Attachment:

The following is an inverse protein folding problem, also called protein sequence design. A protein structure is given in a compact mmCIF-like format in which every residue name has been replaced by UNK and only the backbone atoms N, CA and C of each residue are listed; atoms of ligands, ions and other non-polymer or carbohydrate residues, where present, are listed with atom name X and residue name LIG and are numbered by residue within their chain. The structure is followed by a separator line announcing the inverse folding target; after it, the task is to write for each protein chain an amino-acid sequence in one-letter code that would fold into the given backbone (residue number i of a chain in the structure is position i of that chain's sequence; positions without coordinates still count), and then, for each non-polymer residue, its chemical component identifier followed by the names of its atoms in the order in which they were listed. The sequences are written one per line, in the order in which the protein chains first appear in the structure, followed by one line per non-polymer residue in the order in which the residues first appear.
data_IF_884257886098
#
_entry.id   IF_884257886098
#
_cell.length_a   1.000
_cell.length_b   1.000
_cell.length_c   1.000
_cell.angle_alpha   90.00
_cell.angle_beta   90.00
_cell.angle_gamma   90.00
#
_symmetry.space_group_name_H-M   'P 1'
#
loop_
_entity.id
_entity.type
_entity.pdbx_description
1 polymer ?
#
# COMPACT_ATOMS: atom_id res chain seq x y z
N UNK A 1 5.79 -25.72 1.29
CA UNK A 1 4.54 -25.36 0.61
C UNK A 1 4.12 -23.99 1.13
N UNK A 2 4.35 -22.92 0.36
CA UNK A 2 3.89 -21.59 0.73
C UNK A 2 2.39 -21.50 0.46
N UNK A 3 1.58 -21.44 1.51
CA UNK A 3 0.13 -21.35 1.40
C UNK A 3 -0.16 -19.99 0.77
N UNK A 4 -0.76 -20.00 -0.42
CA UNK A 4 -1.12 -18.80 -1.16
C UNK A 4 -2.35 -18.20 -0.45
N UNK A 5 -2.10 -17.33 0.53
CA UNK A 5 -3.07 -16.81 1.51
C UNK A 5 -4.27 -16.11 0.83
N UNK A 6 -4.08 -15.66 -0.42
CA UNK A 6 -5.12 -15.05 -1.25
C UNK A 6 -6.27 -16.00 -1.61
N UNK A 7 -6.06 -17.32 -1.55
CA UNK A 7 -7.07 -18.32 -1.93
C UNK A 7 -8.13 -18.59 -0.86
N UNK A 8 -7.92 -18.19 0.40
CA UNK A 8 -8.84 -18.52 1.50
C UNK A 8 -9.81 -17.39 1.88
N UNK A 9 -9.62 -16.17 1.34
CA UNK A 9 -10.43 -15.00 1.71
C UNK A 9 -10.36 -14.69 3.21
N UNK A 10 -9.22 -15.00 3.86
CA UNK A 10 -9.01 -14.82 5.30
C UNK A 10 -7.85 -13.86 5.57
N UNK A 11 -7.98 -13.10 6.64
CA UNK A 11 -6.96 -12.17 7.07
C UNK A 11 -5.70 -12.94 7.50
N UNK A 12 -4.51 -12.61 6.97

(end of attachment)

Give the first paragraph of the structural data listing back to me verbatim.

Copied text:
The following is an inverse protein folding problem, also called protein sequence design. A protein structure is given in a compact mmCIF-like format in which every residue name has been replaced by UNK and only the backbone atoms N, CA and C of each residue are listed; atoms of ligands, ions and other non-polymer or carbohydrate residues, where present, are listed with atom name X and residue name LIG and are numbered by residue within their chain. The structure is followed by a separator line announcing the inverse folding target; after it, the task is to write for each protein chain an amino-acid sequence in one-letter code that would fold into the given backbone (residue number i of a chain in the structure is position i of that chain's sequence; positions without coordinates still count), and then, for each non-polymer residue, its chemical component identifier followed by the names of its atoms in the order in which they were listed. The sequences are written one per line, in the order in which the protein chains first appear in the structure, followed by one line per non-polymer residue in the order in which the residues first appear.